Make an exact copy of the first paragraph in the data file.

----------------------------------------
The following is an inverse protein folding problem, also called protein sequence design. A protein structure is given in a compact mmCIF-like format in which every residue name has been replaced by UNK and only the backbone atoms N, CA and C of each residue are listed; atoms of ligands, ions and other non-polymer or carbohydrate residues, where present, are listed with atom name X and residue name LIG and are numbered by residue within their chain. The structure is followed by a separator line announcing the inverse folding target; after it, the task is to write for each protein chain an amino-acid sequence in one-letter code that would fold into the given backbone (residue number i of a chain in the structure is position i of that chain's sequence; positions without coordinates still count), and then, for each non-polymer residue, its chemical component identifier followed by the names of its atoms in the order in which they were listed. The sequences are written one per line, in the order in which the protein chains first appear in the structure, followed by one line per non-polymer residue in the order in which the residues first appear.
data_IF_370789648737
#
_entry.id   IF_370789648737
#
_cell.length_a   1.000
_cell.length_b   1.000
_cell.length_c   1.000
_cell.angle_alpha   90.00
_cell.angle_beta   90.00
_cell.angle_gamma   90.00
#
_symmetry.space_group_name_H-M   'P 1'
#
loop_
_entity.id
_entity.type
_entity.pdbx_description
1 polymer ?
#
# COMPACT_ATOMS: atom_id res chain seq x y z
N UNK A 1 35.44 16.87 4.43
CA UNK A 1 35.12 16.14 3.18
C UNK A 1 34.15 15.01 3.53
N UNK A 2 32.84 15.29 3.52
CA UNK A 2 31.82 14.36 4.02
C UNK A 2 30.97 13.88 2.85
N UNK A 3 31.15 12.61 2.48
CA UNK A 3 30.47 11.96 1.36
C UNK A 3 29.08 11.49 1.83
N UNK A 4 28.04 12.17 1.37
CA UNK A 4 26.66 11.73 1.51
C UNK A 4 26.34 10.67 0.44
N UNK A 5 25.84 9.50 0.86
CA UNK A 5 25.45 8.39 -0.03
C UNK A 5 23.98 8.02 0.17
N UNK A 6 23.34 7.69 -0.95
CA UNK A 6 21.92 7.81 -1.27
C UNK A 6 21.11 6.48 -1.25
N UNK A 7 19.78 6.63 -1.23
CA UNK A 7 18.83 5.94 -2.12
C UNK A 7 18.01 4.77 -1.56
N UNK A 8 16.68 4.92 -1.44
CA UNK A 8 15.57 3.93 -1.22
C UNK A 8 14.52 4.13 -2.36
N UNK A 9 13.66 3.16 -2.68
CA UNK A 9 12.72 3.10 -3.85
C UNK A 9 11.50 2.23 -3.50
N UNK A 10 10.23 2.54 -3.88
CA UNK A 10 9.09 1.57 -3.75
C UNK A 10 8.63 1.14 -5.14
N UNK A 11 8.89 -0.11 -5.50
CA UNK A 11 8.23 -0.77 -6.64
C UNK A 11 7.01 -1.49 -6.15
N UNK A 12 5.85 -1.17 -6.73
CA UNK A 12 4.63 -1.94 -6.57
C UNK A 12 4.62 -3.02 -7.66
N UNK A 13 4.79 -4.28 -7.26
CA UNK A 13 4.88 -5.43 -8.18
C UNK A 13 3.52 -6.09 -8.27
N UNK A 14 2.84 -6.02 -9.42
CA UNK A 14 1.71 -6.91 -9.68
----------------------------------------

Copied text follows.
The following is an inverse protein folding problem, also called protein sequence design. A protein structure is given in a compact mmCIF-like format in which every residue name has been replaced by UNK and only the backbone atoms N, CA and C of each residue are listed; atoms of ligands, ions and other non-polymer or carbohydrate residues, where present, are listed with atom name X and residue name LIG and are numbered by residue within their chain. The structure is followed by a separator line announcing the inverse folding target; after it, the task is to write for each protein chain an amino-acid sequence in one-letter code that would fold into the given backbone (residue number i of a chain in the structure is position i of that chain's sequence; positions without coordinates still count), and then, for each non-polymer residue, its chemical component identifier followed by the names of its atoms in the order in which they were listed. The sequences are written one per line, in the order in which the protein chains first appear in the structure, followed by one line per non-polymer residue in the order in which the residues first appear.